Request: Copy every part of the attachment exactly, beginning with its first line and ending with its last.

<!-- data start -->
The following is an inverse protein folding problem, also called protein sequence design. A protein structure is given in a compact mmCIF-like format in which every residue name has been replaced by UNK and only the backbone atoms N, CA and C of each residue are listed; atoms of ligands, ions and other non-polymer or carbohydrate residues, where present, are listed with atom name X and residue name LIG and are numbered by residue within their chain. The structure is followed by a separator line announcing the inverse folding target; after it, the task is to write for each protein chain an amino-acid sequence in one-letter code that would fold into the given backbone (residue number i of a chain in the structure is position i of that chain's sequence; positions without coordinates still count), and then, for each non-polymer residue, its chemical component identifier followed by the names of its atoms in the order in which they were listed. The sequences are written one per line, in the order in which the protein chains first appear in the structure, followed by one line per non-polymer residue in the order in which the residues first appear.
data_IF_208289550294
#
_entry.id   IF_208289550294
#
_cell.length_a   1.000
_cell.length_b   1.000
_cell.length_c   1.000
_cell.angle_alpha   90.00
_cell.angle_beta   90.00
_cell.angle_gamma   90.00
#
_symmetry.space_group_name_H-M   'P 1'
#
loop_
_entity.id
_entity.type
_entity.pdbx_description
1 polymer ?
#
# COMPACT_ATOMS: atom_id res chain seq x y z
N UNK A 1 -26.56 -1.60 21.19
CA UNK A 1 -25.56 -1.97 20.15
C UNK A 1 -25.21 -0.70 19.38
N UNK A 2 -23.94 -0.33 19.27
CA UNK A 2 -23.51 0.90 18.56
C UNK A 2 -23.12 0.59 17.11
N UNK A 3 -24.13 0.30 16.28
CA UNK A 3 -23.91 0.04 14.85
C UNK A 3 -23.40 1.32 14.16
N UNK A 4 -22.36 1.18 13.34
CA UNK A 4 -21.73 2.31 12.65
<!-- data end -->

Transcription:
The following is an inverse protein folding problem, also called protein sequence design. A protein structure is given in a compact mmCIF-like format in which every residue name has been replaced by UNK and only the backbone atoms N, CA and C of each residue are listed; atoms of ligands, ions and other non-polymer or carbohydrate residues, where present, are listed with atom name X and residue name LIG and are numbered by residue within their chain. The structure is followed by a separator line announcing the inverse folding target; after it, the task is to write for each protein chain an amino-acid sequence in one-letter code that would fold into the given backbone (residue number i of a chain in the structure is position i of that chain's sequence; positions without coordinates still count), and then, for each non-polymer residue, its chemical component identifier followed by the names of its atoms in the order in which they were listed. The sequences are written one per line, in the order in which the protein chains first appear in the structure, followed by one line per non-polymer residue in the order in which the residues first appear.
data_IF_208289550294
#
_entry.id   IF_208289550294
#
_cell.length_a   1.000
_cell.length_b   1.000
_cell.length_c   1.000
_cell.angle_alpha   90.00
_cell.angle_beta   90.00
_cell.angle_gamma   90.00
#
_symmetry.space_group_name_H-M   'P 1'
#
loop_
_entity.id
_entity.type
_entity.pdbx_description
1 polymer ?
#
# COMPACT_ATOMS: atom_id res chain seq x y z
N UNK A 1 -26.56 -1.60 21.19
CA UNK A 1 -25.56 -1.97 20.15
C UNK A 1 -25.21 -0.70 19.38
N UNK A 2 -23.94 -0.33 19.27
CA UNK A 2 -23.51 0.90 18.56
C UNK A 2 -23.12 0.59 17.11
N UNK A 3 -24.13 0.30 16.28
CA UNK A 3 -23.91 0.04 14.85
C UNK A 3 -23.40 1.32 14.16
N UNK A 4 -22.36 1.18 13.34
CA UNK A 4 -21.73 2.31 12.65